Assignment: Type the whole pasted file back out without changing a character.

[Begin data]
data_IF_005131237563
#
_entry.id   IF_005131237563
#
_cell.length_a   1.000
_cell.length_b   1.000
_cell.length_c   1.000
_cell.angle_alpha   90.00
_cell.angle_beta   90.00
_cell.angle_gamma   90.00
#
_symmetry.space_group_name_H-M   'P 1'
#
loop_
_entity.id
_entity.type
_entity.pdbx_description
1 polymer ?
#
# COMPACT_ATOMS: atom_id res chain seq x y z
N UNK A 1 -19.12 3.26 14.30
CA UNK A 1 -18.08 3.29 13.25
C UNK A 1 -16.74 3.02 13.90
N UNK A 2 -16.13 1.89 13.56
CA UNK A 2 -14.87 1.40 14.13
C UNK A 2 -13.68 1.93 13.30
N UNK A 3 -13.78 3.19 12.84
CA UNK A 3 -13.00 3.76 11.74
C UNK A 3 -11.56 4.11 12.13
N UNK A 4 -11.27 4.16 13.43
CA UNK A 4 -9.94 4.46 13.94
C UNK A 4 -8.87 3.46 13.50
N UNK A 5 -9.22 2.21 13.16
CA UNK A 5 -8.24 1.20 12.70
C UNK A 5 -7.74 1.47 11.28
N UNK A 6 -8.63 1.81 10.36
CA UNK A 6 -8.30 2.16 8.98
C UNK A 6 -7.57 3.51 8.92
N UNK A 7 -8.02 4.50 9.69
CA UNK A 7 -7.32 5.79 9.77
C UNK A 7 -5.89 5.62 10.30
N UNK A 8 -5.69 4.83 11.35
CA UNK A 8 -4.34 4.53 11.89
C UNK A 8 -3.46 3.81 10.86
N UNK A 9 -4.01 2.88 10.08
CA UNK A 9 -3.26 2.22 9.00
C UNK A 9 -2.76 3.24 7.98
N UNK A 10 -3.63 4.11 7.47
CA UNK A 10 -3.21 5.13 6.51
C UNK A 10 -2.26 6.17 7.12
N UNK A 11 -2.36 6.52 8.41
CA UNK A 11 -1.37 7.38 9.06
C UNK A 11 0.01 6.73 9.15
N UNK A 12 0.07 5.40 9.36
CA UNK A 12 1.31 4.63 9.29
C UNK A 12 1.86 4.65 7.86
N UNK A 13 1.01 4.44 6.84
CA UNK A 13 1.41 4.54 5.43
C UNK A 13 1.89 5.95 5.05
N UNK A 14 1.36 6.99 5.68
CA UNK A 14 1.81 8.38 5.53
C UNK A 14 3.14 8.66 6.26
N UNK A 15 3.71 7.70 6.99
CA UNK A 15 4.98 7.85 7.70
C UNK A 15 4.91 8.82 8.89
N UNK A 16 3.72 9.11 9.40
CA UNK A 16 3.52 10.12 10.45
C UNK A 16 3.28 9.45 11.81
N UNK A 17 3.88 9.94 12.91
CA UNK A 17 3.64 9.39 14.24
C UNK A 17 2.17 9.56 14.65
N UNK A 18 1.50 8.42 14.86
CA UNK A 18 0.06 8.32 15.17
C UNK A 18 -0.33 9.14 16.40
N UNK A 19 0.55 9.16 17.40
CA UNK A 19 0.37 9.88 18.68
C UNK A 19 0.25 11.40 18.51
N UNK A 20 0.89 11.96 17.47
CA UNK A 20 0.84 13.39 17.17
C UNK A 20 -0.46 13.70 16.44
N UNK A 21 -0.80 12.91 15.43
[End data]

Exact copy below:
data_IF_005131237563
#
_entry.id   IF_005131237563
#
_cell.length_a   1.000
_cell.length_b   1.000
_cell.length_c   1.000
_cell.angle_alpha   90.00
_cell.angle_beta   90.00
_cell.angle_gamma   90.00
#
_symmetry.space_group_name_H-M   'P 1'
#
loop_
_entity.id
_entity.type
_entity.pdbx_description
1 polymer ?
#
# COMPACT_ATOMS: atom_id res chain seq x y z
N UNK A 1 -19.12 3.26 14.30
CA UNK A 1 -18.08 3.29 13.25
C UNK A 1 -16.74 3.02 13.90
N UNK A 2 -16.13 1.89 13.56
CA UNK A 2 -14.87 1.40 14.13
C UNK A 2 -13.68 1.93 13.30
N UNK A 3 -13.78 3.19 12.84
CA UNK A 3 -13.00 3.76 11.74
C UNK A 3 -11.56 4.11 12.13
N UNK A 4 -11.27 4.16 13.43
CA UNK A 4 -9.94 4.46 13.94
C UNK A 4 -8.87 3.46 13.50
N UNK A 5 -9.22 2.21 13.16
CA UNK A 5 -8.24 1.20 12.70
C UNK A 5 -7.74 1.47 11.28
N UNK A 6 -8.63 1.81 10.36
CA UNK A 6 -8.30 2.16 8.98
C UNK A 6 -7.57 3.51 8.92
N UNK A 7 -8.02 4.50 9.69
CA UNK A 7 -7.32 5.79 9.77
C UNK A 7 -5.89 5.62 10.30
N UNK A 8 -5.69 4.83 11.35
CA UNK A 8 -4.34 4.53 11.89
C UNK A 8 -3.46 3.81 10.86
N UNK A 9 -4.01 2.88 10.08
CA UNK A 9 -3.26 2.22 9.00
C UNK A 9 -2.76 3.24 7.98
N UNK A 10 -3.63 4.11 7.47
CA UNK A 10 -3.21 5.13 6.51
C UNK A 10 -2.26 6.17 7.12
N UNK A 11 -2.36 6.52 8.41
CA UNK A 11 -1.37 7.38 9.06
C UNK A 11 0.01 6.73 9.15
N UNK A 12 0.07 5.40 9.36
CA UNK A 12 1.31 4.63 9.29
C UNK A 12 1.86 4.65 7.86
N UNK A 13 1.01 4.44 6.84
CA UNK A 13 1.41 4.54 5.43
C UNK A 13 1.89 5.95 5.05
N UNK A 14 1.36 6.99 5.68
CA UNK A 14 1.81 8.38 5.53
C UNK A 14 3.14 8.66 6.26
N UNK A 15 3.71 7.70 6.99
CA UNK A 15 4.98 7.85 7.70
C UNK A 15 4.91 8.82 8.89
N UNK A 16 3.72 9.11 9.40
CA UNK A 16 3.52 10.12 10.45
C UNK A 16 3.28 9.45 11.81
N UNK A 17 3.88 9.94 12.91
CA UNK A 17 3.64 9.39 14.24
C UNK A 17 2.17 9.56 14.65
N UNK A 18 1.50 8.42 14.86
CA UNK A 18 0.06 8.32 15.17
C UNK A 18 -0.33 9.14 16.40
N UNK A 19 0.55 9.16 17.40
CA UNK A 19 0.37 9.88 18.68
C UNK A 19 0.25 11.40 18.51
N UNK A 20 0.89 11.96 17.47
CA UNK A 20 0.84 13.39 17.17
C UNK A 20 -0.46 13.70 16.44
N UNK A 21 -0.80 12.91 15.43